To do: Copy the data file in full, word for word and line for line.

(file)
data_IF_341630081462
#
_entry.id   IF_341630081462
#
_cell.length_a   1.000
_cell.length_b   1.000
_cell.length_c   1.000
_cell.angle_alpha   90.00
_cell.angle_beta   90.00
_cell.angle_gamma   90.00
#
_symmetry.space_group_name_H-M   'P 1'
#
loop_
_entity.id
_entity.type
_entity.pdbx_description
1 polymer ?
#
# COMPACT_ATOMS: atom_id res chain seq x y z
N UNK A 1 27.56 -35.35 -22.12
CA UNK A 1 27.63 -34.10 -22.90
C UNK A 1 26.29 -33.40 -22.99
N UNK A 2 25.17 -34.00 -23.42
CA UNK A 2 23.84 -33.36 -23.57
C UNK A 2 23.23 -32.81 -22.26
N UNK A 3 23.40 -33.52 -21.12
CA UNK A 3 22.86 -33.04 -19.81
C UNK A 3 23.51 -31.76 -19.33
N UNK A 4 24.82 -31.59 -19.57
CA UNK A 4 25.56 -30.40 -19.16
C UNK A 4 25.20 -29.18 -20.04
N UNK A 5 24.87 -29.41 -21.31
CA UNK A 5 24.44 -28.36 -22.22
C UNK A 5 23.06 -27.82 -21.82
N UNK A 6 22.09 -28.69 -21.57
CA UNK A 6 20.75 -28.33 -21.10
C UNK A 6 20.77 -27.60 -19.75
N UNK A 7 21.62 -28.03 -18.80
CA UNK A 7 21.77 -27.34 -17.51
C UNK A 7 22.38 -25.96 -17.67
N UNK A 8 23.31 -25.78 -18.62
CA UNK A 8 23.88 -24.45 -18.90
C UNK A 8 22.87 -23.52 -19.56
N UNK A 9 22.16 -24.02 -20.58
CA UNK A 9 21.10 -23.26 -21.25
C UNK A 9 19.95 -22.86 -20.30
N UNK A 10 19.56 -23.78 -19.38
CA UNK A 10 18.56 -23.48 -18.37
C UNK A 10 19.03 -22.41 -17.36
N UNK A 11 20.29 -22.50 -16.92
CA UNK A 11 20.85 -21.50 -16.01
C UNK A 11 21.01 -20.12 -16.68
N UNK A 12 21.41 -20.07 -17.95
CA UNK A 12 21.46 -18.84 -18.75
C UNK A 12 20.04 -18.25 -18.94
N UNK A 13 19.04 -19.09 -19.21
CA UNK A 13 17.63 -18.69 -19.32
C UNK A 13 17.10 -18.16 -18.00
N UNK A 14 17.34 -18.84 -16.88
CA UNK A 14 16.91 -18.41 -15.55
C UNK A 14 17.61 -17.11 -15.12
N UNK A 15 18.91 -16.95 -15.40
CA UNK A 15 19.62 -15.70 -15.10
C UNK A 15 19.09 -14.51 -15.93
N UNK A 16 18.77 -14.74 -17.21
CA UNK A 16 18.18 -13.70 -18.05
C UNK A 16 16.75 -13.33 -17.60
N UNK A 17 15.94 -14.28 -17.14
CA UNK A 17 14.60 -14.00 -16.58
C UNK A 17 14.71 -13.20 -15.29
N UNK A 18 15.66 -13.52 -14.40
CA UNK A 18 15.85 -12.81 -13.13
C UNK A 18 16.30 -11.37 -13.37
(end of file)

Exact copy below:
data_IF_341630081462
#
_entry.id   IF_341630081462
#
_cell.length_a   1.000
_cell.length_b   1.000
_cell.length_c   1.000
_cell.angle_alpha   90.00
_cell.angle_beta   90.00
_cell.angle_gamma   90.00
#
_symmetry.space_group_name_H-M   'P 1'
#
loop_
_entity.id
_entity.type
_entity.pdbx_description
1 polymer ?
#
# COMPACT_ATOMS: atom_id res chain seq x y z
N UNK A 1 27.56 -35.35 -22.12
CA UNK A 1 27.63 -34.10 -22.90
C UNK A 1 26.29 -33.40 -22.99
N UNK A 2 25.17 -34.00 -23.42
CA UNK A 2 23.84 -33.36 -23.57
C UNK A 2 23.23 -32.81 -22.26
N UNK A 3 23.40 -33.52 -21.12
CA UNK A 3 22.86 -33.04 -19.81
C UNK A 3 23.51 -31.76 -19.33
N UNK A 4 24.82 -31.59 -19.57
CA UNK A 4 25.56 -30.40 -19.16
C UNK A 4 25.20 -29.18 -20.04
N UNK A 5 24.87 -29.41 -21.31
CA UNK A 5 24.44 -28.36 -22.22
C UNK A 5 23.06 -27.82 -21.82
N UNK A 6 22.09 -28.69 -21.57
CA UNK A 6 20.75 -28.33 -21.10
C UNK A 6 20.77 -27.60 -19.75
N UNK A 7 21.62 -28.03 -18.80
CA UNK A 7 21.77 -27.34 -17.51
C UNK A 7 22.38 -25.96 -17.67
N UNK A 8 23.31 -25.78 -18.62
CA UNK A 8 23.88 -24.45 -18.90
C UNK A 8 22.87 -23.52 -19.56
N UNK A 9 22.16 -24.02 -20.58
CA UNK A 9 21.10 -23.26 -21.25
C UNK A 9 19.95 -22.86 -20.30
N UNK A 10 19.56 -23.78 -19.38
CA UNK A 10 18.56 -23.48 -18.37
C UNK A 10 19.03 -22.41 -17.36
N UNK A 11 20.29 -22.50 -16.92
CA UNK A 11 20.85 -21.50 -16.01
C UNK A 11 21.01 -20.12 -16.68
N UNK A 12 21.41 -20.07 -17.95
CA UNK A 12 21.46 -18.84 -18.75
C UNK A 12 20.04 -18.25 -18.94
N UNK A 13 19.04 -19.09 -19.21
CA UNK A 13 17.63 -18.69 -19.32
C UNK A 13 17.10 -18.16 -18.00
N UNK A 14 17.34 -18.84 -16.88
CA UNK A 14 16.91 -18.41 -15.55
C UNK A 14 17.61 -17.11 -15.12
N UNK A 15 18.91 -16.95 -15.40
CA UNK A 15 19.62 -15.70 -15.10
C UNK A 15 19.09 -14.51 -15.93
N UNK A 16 18.77 -14.74 -17.21
CA UNK A 16 18.18 -13.70 -18.05
C UNK A 16 16.75 -13.33 -17.60
N UNK A 17 15.94 -14.28 -17.14
CA UNK A 17 14.60 -14.00 -16.58
C UNK A 17 14.71 -13.20 -15.29
N UNK A 18 15.66 -13.52 -14.40
CA UNK A 18 15.85 -12.81 -13.13
C UNK A 18 16.30 -11.37 -13.37